A Beginner’s Guide to Japanese Etiquette
Japanese culture on a whole is very respectful, honourable and modest in nature. When travelling around Japan, a certain level of humility and politeness will be required.
So let’s break down the faux pas to avoid.
1. Don’t blow your nose in public.
This is just one of the simple differences between Japan and the West. Make sure you always go to the restroom and blow your nose privately to avoid some unpleasant looks.
2. Feel free to slurp your food.
Unlike in the west, it is considered flattering if you slurp your food – the chef takes this as a sign that you are enjoying your meal. It is also common for Japanese people to bring their bowls to their mouths in order to eat faster and with a bit less mess, so feel free to do this too while you slurp away!
3. Return your chopsticks to their resting place when they are not being used.
Usually, restaurants will have tiny rectangular blocks for you to rest your chopsticks on, and you should use them. Sticking the chopsticks vertically into your food is reminiscent of Japanese funeral rituals and is therefore considered very rude.
4. Be quiet on the trains.
It is a big no-no to be loud or draw attention to yourself whilst on the train. Eating is also not recommended. It is best to sit quietly on your phone, or quietly listen to music and keep to yourself.
5. Bow when you greet a person.
This will not be necessary for everybody, but if you are being introduced to someone for the first time, or are thanking someone for their kindness, you should bow. To be clear, I’m not talking about a full 90-degree bow. For most situations, a 30 – 45 degree bow will be sufficient.
6. Keep to the left (sometimes).
This might be a tricky one to get used to, but in the east of Japan you keep to the left, and in the west of Japan, you keep right. This is a general rule, so if you’re in doubt, just follow what the locals are doing. When driving in Japan, you must always keep left.
7. Wash yourself before entering an onsen.
If you are visiting an onsen in Japan, remember that they are for soaking, not for bathing. At all onsens you will see a special section before the pool where you wash with soap before entering the water.
8. Do not wear clothes in an onsen.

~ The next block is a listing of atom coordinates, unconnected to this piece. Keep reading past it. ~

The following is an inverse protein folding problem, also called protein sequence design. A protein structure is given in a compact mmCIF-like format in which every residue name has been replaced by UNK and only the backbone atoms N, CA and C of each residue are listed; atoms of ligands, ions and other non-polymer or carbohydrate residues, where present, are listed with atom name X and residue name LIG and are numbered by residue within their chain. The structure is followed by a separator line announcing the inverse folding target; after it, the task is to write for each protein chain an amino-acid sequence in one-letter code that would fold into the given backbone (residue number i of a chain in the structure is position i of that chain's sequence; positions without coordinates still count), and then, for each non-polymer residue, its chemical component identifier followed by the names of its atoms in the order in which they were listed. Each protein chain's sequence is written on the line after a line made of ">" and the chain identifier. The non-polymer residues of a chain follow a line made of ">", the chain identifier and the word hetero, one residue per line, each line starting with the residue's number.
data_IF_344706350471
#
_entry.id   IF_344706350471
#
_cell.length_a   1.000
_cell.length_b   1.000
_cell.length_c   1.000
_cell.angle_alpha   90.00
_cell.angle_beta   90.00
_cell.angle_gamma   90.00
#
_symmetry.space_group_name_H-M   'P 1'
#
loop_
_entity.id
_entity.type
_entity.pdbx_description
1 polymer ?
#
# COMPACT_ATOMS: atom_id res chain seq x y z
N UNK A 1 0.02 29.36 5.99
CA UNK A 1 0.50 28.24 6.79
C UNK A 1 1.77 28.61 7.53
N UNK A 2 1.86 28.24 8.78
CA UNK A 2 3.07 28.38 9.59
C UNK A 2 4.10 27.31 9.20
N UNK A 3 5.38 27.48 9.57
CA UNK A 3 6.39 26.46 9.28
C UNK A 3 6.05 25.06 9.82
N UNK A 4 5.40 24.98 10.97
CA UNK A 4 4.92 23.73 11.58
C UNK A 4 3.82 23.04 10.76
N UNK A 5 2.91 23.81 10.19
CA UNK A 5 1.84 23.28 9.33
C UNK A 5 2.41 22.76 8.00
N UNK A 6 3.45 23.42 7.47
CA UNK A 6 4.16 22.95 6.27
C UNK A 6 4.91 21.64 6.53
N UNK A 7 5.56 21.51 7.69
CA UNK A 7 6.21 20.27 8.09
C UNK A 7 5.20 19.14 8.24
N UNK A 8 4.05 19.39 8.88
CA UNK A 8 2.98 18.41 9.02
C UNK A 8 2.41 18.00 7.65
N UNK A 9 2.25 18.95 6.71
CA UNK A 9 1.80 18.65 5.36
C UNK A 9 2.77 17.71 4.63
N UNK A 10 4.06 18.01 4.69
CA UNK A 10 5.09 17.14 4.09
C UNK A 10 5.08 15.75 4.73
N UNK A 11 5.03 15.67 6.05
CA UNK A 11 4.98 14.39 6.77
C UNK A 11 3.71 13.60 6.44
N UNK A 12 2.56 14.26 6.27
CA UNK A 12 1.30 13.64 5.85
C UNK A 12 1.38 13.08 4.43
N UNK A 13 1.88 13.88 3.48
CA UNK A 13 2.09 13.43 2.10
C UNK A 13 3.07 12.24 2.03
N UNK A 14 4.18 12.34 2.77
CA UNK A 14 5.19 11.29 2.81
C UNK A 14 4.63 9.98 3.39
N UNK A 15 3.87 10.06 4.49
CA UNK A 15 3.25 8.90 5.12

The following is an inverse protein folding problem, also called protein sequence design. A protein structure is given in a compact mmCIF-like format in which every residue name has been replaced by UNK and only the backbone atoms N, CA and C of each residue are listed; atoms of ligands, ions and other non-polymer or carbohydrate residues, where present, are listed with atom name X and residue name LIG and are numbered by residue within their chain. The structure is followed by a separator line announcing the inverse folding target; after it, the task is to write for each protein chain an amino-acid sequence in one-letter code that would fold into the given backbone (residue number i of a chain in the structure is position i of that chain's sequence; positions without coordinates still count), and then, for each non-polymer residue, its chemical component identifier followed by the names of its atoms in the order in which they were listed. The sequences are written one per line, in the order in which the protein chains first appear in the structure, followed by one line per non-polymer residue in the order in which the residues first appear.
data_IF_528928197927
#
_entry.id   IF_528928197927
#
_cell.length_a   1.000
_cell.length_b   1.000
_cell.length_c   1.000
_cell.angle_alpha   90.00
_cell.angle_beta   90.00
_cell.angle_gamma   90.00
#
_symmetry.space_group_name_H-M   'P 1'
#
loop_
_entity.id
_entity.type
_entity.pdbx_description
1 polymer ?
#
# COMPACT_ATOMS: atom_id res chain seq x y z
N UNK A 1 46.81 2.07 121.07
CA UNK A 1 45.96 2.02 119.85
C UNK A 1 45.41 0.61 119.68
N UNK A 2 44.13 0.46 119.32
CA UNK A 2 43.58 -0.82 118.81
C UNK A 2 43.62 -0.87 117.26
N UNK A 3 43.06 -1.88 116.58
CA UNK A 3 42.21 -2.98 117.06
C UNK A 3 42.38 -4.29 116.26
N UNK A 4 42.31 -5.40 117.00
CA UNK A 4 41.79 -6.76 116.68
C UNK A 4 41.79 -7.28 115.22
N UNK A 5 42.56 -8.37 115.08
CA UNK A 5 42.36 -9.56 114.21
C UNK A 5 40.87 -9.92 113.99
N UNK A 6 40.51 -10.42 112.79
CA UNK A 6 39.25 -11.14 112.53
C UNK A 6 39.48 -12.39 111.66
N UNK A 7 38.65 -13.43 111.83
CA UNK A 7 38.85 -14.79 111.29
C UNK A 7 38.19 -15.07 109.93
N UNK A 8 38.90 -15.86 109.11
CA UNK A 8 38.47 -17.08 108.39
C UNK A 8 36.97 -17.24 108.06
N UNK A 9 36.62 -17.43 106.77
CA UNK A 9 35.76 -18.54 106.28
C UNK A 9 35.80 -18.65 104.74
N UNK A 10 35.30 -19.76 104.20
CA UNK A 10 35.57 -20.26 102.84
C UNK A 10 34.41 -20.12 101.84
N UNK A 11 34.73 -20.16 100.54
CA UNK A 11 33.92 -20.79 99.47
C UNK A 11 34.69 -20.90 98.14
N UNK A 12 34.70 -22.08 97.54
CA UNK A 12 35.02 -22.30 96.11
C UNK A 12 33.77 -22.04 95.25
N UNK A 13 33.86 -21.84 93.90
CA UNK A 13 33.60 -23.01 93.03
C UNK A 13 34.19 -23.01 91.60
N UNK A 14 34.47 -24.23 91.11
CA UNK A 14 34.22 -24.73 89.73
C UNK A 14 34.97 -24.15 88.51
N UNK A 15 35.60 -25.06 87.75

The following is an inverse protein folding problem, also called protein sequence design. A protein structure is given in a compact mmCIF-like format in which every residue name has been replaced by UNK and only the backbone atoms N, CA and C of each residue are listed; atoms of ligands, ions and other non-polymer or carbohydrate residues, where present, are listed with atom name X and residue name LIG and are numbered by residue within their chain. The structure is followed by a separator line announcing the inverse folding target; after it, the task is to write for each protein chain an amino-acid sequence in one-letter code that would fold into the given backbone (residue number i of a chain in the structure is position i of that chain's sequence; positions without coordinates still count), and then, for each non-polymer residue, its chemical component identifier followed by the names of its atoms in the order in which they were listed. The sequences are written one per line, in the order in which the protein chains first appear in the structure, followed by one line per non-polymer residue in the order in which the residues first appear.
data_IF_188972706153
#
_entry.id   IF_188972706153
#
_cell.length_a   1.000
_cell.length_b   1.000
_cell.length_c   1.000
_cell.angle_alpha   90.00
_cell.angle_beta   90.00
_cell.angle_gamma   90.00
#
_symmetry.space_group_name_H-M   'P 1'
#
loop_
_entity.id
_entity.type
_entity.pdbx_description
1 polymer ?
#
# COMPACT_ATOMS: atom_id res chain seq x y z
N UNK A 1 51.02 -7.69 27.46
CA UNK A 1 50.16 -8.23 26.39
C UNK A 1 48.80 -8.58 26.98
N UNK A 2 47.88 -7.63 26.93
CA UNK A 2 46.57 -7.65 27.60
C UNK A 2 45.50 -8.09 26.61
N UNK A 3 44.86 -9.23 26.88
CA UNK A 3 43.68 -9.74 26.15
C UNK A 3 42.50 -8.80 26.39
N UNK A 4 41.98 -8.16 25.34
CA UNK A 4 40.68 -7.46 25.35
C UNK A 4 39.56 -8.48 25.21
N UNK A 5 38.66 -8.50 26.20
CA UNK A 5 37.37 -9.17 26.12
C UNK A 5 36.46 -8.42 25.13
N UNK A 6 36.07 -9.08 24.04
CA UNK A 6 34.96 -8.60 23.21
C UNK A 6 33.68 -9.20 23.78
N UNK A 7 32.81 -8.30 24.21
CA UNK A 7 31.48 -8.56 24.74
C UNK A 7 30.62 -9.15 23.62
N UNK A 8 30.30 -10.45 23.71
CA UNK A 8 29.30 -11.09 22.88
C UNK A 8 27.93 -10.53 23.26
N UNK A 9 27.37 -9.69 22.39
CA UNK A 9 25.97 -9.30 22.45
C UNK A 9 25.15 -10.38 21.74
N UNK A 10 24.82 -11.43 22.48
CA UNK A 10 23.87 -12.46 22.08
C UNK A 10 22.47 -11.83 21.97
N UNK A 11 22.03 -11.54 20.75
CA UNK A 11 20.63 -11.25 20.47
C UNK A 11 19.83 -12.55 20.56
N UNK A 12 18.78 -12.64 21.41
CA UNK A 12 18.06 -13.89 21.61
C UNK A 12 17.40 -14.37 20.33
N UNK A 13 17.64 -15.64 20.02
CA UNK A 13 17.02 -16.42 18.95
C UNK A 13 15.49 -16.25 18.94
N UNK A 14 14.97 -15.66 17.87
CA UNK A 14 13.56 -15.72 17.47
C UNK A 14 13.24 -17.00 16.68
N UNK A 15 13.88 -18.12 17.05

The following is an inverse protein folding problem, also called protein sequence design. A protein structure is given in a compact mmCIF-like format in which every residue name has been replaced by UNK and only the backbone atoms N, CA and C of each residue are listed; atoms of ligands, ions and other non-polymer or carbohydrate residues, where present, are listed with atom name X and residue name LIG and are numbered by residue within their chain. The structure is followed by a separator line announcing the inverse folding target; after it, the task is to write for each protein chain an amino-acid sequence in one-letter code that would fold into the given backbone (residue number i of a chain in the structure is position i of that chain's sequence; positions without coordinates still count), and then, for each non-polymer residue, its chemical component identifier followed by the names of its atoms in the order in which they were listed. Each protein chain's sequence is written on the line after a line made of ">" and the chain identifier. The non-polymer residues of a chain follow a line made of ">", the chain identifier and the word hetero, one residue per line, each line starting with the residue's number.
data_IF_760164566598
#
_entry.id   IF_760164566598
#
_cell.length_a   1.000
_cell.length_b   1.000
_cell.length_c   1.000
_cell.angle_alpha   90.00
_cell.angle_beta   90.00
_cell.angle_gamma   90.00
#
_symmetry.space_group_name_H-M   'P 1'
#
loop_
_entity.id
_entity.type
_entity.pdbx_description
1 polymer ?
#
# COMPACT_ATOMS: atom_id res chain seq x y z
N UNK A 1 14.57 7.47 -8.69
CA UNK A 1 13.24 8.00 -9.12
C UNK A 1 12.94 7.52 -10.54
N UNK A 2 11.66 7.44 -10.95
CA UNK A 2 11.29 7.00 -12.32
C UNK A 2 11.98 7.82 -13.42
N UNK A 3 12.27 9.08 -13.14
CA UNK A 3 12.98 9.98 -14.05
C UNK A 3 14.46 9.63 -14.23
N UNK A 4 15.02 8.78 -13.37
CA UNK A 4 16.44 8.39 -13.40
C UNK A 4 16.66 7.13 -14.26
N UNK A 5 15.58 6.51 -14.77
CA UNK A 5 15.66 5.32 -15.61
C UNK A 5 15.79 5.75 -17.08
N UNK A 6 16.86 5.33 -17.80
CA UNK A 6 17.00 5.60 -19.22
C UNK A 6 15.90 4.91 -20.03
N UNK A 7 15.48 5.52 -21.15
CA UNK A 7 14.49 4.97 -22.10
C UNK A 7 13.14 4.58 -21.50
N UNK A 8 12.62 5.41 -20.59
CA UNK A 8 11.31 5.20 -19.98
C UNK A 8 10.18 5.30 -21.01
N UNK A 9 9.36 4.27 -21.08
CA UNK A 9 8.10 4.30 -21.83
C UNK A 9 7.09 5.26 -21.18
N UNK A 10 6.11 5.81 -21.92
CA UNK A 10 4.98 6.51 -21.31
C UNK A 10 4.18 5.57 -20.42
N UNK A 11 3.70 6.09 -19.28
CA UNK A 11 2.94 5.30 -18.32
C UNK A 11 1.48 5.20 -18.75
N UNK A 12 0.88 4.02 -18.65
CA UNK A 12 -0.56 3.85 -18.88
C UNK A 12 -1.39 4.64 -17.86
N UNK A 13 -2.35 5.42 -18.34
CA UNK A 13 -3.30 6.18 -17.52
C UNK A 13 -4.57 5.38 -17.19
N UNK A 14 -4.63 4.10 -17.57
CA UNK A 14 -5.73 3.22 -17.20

Swimming costumes or any other kind of clothing is not allowed in the onsens. If you are feeling self-conscious, you may cover yourself with the small towel provided.
9. Remove your shoes before going inside.
Before you enter a home, temple and some restaurants, you will need to remove your shoes. Some places will even give you temporary slippers to use inside.
10. Only walk on tatami mats with socks or bare feet.
If the place you have entered has tatami mats, then make sure you are wearing socks or are bare feet, and that you don’t step on the edges of the mat.
11. Use special slippers to use the bathroom and to go outside.
If you have left your shoes at the front of the building, don’t hunt them down to go to the bathroom or out the back. Special slippers should be provided in both instances. If in doubt, ask your host.
12. Don’t take photos inside temples, and watch for ‘no photos’ signs.
It is common regulation throughout Japan that taking photos inside the temples is banned. This is to respect those who visit the temples as a place of worship rather than a simple tourist destination. There are also ‘no photos’ signs that are sometimes hung in tourist areas, such as in some restaurants and arcades.
13. Line up at the train station.
When you arrive at the platform, look down. There are markings on the floor for where you should line up for the train. If there are two different train lines that run from this platform, the difference will be marked with different colours. Be careful with this – you don’t want to miss out on getting on the train because you stood in the wrong place!
What do you think about my list? Do you plan on sticking to Japanese etiquette rules on your trip to Japan? Let me know in the comments below!
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